Winston Churchill once said, “If you are a liberal [sympathetic to socialism] by the age of 20, you have no heart, but if you are not a conservative [sympathetic to capitalism] by the age of 40, you have no brains” (Lehmann, 2008). Throughout history, there have been two central forms of social organization: collectivism and individualism, with collectivism taking various forms which include: socialism, fascism, Nazism, welfare-statism, and communism, while individualism involves capitalism (Thompson, 1993). Capitalism is centered on private investment and ownership of property, whereby, production process, distribution, and wealth exchange lie on the private sector, without any intervention of the government; moreover, individuals are given total freedom as long as they do not abuse such freedom (Lehmann, 2008). Socialism, on the other hand, is “a theory or system of social organization in which the means of production and distribution of goods are owned collectively or by a centralized government” (Lehmann, 2008).
Historically, societies that have achieved the supreme amount of economic achievement over the years and centuries have been the countries that embraced capitalism, for example, the United States, Japan, South Korea, and Australia (Lehmann, 2008). Nevertheless, “there is a smattering of socialism mixed into these countries’ economic systems, for example, in the Social security, Medicare, and which represent about 20 percent of the system overall” (Lehmann, 2008). The capitalists widely believe that “wealth in the hands of bright, successful, hard-working people will be the incentive to produce newer and better products and services, because of the expectation of the monetary rewards they will benefit from;” they believe in the “trickle-down” prosperity theory as opposed to the “trickle up” poverty theory allegedly supported by the socialists (Lehmann, 2008).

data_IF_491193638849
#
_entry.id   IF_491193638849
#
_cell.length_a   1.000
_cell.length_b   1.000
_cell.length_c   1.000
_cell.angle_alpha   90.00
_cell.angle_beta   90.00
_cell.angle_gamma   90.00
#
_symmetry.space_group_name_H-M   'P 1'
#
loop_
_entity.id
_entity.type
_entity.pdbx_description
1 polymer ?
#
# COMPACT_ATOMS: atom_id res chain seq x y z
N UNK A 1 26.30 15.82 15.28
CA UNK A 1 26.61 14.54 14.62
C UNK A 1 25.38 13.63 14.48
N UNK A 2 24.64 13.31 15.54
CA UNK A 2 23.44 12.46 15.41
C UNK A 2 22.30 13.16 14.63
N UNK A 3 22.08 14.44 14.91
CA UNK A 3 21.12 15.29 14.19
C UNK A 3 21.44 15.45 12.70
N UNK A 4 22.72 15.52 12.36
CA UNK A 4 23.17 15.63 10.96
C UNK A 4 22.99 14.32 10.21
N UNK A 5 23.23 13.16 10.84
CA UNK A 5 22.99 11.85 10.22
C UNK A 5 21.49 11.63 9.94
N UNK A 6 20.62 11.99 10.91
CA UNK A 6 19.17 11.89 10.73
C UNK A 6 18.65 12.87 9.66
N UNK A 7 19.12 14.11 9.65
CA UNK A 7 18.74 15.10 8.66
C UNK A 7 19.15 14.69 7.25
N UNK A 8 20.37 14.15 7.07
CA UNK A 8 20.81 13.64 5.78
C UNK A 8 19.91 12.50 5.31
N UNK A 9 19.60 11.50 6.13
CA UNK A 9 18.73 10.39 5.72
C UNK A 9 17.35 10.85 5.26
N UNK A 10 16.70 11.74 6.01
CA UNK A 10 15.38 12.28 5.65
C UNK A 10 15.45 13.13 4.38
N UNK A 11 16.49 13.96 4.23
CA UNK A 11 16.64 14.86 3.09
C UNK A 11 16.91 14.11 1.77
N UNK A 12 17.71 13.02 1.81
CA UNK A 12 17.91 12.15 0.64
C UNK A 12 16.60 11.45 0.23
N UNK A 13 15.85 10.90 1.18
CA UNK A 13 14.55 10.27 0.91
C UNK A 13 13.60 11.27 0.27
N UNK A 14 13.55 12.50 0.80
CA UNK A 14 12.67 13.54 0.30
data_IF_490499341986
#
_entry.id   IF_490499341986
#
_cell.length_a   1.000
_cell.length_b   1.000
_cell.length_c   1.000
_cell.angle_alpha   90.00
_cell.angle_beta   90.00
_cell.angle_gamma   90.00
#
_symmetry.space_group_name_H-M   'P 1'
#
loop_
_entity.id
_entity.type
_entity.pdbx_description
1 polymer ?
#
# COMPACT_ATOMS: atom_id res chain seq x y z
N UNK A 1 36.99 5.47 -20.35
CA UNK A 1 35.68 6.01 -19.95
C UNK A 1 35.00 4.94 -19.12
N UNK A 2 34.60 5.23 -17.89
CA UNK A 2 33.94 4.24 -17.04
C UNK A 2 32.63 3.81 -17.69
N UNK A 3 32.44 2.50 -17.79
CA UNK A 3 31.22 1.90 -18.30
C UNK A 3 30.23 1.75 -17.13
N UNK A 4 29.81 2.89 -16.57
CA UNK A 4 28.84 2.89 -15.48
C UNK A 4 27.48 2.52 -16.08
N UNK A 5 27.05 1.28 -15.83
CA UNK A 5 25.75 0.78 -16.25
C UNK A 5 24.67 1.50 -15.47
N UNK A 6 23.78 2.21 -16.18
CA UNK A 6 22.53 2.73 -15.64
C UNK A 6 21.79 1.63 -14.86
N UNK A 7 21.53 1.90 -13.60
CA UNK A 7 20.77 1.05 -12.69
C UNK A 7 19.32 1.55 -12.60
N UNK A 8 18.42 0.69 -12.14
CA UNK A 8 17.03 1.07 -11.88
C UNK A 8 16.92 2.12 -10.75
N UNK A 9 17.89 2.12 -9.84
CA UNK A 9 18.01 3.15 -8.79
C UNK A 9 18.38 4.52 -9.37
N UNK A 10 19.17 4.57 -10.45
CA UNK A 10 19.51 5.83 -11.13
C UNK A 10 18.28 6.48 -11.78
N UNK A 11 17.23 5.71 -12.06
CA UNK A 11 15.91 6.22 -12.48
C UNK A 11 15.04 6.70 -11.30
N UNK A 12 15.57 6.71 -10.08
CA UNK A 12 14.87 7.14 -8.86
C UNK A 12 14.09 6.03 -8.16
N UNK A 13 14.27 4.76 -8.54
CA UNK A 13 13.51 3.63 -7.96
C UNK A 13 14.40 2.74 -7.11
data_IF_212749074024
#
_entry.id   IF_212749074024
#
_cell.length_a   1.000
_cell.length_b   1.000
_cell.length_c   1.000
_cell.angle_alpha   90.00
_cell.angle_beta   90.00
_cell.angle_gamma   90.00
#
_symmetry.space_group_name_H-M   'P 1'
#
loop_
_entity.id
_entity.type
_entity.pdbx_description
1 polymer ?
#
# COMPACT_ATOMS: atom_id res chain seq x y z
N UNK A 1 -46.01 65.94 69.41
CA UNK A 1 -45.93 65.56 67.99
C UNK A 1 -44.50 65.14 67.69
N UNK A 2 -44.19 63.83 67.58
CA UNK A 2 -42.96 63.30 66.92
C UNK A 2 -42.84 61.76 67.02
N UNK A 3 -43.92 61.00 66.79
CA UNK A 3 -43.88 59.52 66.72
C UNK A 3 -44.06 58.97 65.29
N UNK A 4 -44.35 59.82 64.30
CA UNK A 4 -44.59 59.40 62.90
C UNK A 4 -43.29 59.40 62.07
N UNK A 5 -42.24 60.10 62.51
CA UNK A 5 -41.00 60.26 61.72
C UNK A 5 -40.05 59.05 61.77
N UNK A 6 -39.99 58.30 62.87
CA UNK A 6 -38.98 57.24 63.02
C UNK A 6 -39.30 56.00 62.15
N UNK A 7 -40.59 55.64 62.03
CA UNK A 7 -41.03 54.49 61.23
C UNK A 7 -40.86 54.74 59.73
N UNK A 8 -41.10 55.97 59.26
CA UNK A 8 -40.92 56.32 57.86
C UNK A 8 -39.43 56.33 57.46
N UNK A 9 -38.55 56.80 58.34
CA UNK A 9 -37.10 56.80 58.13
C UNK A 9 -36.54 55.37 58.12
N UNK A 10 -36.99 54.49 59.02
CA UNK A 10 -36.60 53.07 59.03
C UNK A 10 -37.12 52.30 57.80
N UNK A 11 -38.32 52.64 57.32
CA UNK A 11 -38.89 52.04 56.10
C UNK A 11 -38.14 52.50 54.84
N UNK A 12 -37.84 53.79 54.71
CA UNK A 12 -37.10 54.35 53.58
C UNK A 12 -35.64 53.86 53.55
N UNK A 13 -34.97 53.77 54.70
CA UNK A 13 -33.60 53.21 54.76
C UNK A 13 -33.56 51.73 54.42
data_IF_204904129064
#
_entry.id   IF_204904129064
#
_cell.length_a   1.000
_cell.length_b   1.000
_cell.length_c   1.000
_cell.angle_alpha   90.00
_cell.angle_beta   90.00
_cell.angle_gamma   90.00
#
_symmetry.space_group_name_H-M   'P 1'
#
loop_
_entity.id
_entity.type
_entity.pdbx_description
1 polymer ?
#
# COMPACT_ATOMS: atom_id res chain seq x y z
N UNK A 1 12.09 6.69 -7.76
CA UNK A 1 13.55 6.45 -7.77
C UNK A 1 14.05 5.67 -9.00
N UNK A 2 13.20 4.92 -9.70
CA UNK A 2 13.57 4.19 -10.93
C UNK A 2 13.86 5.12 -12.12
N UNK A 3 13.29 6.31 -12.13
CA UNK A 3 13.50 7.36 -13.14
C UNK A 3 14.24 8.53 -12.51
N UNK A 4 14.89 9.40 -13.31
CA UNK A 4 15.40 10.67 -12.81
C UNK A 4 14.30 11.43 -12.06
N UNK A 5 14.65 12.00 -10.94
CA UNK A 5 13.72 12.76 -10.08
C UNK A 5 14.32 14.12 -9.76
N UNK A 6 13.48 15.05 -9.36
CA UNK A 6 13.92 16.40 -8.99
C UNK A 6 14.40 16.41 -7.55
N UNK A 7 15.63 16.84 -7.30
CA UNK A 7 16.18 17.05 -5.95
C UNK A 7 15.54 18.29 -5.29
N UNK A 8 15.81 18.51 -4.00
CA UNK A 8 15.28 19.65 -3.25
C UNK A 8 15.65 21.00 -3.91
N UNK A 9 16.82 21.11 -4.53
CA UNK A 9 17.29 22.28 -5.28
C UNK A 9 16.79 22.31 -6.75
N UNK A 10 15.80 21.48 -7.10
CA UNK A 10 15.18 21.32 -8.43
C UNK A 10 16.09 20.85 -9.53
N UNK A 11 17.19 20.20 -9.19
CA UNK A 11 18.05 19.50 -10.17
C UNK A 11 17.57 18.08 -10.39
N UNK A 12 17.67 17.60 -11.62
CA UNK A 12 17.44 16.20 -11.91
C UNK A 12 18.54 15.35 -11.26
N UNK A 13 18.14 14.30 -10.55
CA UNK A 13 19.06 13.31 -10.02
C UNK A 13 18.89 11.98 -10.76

On its part, socialism is very popular among the masses who, for various reasons, have not had the financial accomplishment that others have gained as a result of their labor like in the capitalist system (Lehmann, 2008). According to Lehmann (2008), the socialists argue that “wealth concentrated in the hands of the wealthy capitalists produce a society of a few rich people and many poor people with the tendency for the rich to take advantage of the less fortunate and as a result of this, greed will eventually be the downfall of the capitalist system,” while the capitalists widely believe that distribution of wealth to the private sector will enhance incentives due to free-market mechanism and motivation of people to be more innovative in the pursuit of monetary reward.